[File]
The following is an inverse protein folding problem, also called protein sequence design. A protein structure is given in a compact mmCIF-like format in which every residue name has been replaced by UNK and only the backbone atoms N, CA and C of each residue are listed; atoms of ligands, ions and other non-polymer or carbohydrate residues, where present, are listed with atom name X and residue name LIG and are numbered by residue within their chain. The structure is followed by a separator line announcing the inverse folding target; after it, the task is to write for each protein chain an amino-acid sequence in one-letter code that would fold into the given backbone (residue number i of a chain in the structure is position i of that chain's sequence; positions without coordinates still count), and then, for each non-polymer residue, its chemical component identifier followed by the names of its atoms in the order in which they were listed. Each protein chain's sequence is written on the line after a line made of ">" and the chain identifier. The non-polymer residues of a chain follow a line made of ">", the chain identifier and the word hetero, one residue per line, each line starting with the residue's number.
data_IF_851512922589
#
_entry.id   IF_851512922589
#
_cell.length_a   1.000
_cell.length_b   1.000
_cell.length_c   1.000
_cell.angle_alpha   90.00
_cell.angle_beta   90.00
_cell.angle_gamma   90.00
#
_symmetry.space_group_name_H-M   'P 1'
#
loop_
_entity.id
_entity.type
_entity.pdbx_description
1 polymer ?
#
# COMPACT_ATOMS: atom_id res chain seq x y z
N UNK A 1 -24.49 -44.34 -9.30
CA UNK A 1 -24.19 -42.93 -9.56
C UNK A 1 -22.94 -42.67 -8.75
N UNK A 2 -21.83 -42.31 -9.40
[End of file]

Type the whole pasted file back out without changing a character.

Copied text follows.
The following is an inverse protein folding problem, also called protein sequence design. A protein structure is given in a compact mmCIF-like format in which every residue name has been replaced by UNK and only the backbone atoms N, CA and C of each residue are listed; atoms of ligands, ions and other non-polymer or carbohydrate residues, where present, are listed with atom name X and residue name LIG and are numbered by residue within their chain. The structure is followed by a separator line announcing the inverse folding target; after it, the task is to write for each protein chain an amino-acid sequence in one-letter code that would fold into the given backbone (residue number i of a chain in the structure is position i of that chain's sequence; positions without coordinates still count), and then, for each non-polymer residue, its chemical component identifier followed by the names of its atoms in the order in which they were listed. Each protein chain's sequence is written on the line after a line made of ">" and the chain identifier. The non-polymer residues of a chain follow a line made of ">", the chain identifier and the word hetero, one residue per line, each line starting with the residue's number.
data_IF_851512922589
#
_entry.id   IF_851512922589
#
_cell.length_a   1.000
_cell.length_b   1.000
_cell.length_c   1.000
_cell.angle_alpha   90.00
_cell.angle_beta   90.00
_cell.angle_gamma   90.00
#
_symmetry.space_group_name_H-M   'P 1'
#
loop_
_entity.id
_entity.type
_entity.pdbx_description
1 polymer ?
#
# COMPACT_ATOMS: atom_id res chain seq x y z
N UNK A 1 -24.49 -44.34 -9.30
CA UNK A 1 -24.19 -42.93 -9.56
C UNK A 1 -22.94 -42.67 -8.75
N UNK A 2 -21.83 -42.31 -9.40